Updated May 27th, 2024 at 19:22 IST

Glaring Lapses — Common Thread in Twin Fire Tragedies in Rajkot and Delhi

The incompetence and malpractice in Rajkot and Delhi fire cost 42 lives with families left to deal with the tragic losses. Will the culprits be punished?

Reported by: Surabhi Shaurya
Edited by: Himanshu Shekhar
Glaring Lapses — Common Thread in Twin Fire Tragedies in Rajkot and Delhi | Image:Republic Digital

New Delhi: It was a tragic weekend for children, with two devastating incidents claiming young lives. In Rajkot, 35 people including nine children were charred to death in a fire at a gaming centre, while in Delhi, seven infants lost their lives at a private children's hospital. The mishaps took place within hours of each other in two different cities, however, they were linked by a common thread lapses in fire safety and a lack of regard for preventive measures. On Monday, the Gujarat High Court also rebuked the state government and officials for the massive fire at the gaming zone in Rajkot. “Have you gone blind? Did you fall asleep?” The High Court asked the State government. The incompetence and malpractice in Rajkot and Delhi fire cost 42 lives with families left to deal with the tragic losses. Will the culprits be punished? 

What Happened in Rajkot?

The massive blaze at Rajkot's gaming zone, TRP, resulted in the deaths of 35 people, including nine children. The centre was crowded with visitors due to summer vacations, the weekend, and a special ticket discount of Rs 99. 

Although not independently verified by Republic World, CCTV footage indicates that the fire began during welding work. Sparks from the welding ignited a nearby pile of plastic, rapidly escalating into an uncontrollable blaze. Workers tried to douse the fire but failed. As the flames spread, a temporary structure near the entrance collapsed, trapping several people inside. This tragic event has highlighted serious concerns about the safety standards at the facility.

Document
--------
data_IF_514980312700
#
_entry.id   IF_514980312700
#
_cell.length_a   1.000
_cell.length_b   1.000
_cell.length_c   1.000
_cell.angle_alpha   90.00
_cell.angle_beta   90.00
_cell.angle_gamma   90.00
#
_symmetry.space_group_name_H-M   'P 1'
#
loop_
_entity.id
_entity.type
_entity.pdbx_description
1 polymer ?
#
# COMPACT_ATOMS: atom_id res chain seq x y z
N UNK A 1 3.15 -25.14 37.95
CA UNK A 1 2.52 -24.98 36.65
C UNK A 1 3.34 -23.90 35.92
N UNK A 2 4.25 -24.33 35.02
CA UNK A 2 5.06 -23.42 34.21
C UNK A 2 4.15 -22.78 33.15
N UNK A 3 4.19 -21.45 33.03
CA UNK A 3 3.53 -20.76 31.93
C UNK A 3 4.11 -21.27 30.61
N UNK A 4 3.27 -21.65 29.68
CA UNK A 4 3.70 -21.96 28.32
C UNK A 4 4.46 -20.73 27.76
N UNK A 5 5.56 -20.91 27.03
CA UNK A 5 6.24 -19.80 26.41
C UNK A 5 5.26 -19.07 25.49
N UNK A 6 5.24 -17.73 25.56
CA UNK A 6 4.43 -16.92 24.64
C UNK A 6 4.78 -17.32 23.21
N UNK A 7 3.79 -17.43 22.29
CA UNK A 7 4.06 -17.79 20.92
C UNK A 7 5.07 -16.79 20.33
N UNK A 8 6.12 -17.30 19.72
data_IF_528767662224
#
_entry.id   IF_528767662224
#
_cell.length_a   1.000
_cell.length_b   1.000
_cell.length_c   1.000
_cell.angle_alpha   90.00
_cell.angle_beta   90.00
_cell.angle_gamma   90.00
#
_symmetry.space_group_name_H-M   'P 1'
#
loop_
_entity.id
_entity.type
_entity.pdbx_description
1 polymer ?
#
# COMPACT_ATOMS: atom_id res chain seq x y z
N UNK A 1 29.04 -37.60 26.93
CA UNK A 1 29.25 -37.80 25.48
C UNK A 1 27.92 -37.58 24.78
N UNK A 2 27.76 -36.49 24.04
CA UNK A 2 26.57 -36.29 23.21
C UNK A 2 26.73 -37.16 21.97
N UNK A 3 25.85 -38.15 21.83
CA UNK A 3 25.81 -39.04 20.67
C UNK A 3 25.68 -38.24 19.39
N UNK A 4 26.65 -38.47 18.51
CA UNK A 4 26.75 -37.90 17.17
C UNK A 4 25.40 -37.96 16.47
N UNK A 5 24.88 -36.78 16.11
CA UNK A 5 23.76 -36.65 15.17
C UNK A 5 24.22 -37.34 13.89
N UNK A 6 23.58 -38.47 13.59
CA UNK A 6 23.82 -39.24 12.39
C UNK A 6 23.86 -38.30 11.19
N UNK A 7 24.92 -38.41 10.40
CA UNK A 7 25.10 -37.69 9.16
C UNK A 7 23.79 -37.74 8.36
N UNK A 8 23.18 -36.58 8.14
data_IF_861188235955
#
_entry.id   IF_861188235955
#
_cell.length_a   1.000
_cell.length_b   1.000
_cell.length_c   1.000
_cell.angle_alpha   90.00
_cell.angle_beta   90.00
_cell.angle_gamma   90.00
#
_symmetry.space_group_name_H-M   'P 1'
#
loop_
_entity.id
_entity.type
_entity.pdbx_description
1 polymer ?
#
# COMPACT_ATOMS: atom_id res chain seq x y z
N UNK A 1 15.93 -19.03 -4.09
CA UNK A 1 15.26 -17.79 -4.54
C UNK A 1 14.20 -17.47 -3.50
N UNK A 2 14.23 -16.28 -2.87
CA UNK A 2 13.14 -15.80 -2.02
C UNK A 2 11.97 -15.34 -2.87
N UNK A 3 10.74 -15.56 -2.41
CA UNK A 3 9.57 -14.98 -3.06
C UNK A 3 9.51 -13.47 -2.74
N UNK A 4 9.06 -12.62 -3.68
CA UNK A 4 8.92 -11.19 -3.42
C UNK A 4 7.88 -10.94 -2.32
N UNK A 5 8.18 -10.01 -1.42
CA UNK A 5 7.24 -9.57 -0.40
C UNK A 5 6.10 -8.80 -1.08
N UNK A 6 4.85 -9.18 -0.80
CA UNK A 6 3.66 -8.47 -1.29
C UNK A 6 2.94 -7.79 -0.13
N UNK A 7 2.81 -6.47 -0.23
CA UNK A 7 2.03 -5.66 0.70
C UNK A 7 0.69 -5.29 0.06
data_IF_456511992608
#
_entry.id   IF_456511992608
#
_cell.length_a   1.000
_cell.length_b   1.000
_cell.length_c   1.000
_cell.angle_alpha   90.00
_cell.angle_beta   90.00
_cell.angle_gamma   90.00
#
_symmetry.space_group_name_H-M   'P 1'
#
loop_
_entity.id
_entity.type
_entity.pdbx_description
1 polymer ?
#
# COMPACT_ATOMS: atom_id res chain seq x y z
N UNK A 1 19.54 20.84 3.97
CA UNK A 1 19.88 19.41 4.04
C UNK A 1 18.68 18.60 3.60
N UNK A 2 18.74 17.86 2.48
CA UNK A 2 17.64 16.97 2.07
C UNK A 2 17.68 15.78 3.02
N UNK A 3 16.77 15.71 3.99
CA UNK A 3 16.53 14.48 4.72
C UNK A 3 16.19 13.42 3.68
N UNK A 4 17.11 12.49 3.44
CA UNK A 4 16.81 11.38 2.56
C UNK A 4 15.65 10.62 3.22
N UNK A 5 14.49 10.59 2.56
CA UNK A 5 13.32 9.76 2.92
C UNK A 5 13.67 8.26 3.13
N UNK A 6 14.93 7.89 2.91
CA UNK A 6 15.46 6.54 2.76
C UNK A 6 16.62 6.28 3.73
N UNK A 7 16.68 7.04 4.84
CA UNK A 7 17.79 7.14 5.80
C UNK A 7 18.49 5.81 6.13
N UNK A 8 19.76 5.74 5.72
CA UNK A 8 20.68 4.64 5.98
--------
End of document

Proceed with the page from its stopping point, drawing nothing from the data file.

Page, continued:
Series of Lapses at Rajkot Gaming Zone

  • Fire-Fighting Equipment Not Working: The initial investigation into the Rajkot tragedy uncovered that while fire equipment was available at the mall and gaming zone, it was not functional, as disclosed by the Chief Fire Officer to Republic. 
  • Fire-Fighting Equipment Wrapped, Unopened, Placed in Corner:The fire-fighting equipment remained unopened and wrapped at the location.
  • No Fire NOC Obtained: The gaming zone failed to obtain a Fire NOC (No Objection Certificate) for firefighting and safety conditions.
  • No Permission For Rides: The gaming zone did not receive permission to operate rides.
  • Gaming Zone Built Under Tin Shed: The Chief Fire Officer also disclosed that the gaming zone was constructed under a tin shed.
  • No Application Submitted: Fire officer mentioned that "no application ever reached Fire Services, Rajkot."
  • Fire Safety Protocol Not Followed: The Chief Fire Officer stated that the fire safety protocol was neglected at the mall and gaming zone.
  • No Paper Trail: According to the fire officer, there was no paper trail for the Rajkot gaming zone.
  • Only one Emergency Exit: The gaming zone had only one emergency exit, despite the requirement for most public buildings to have multiple exits.
  • Illegal Operation: The gaming zone, housed in a temporary tin shed structure, was operating illegally and lacked a clear fire escape plan.

How Rajkot Gaming Zone Fire Was A ‘Man-Made Disaster’

Story at Delhi Hospital No Different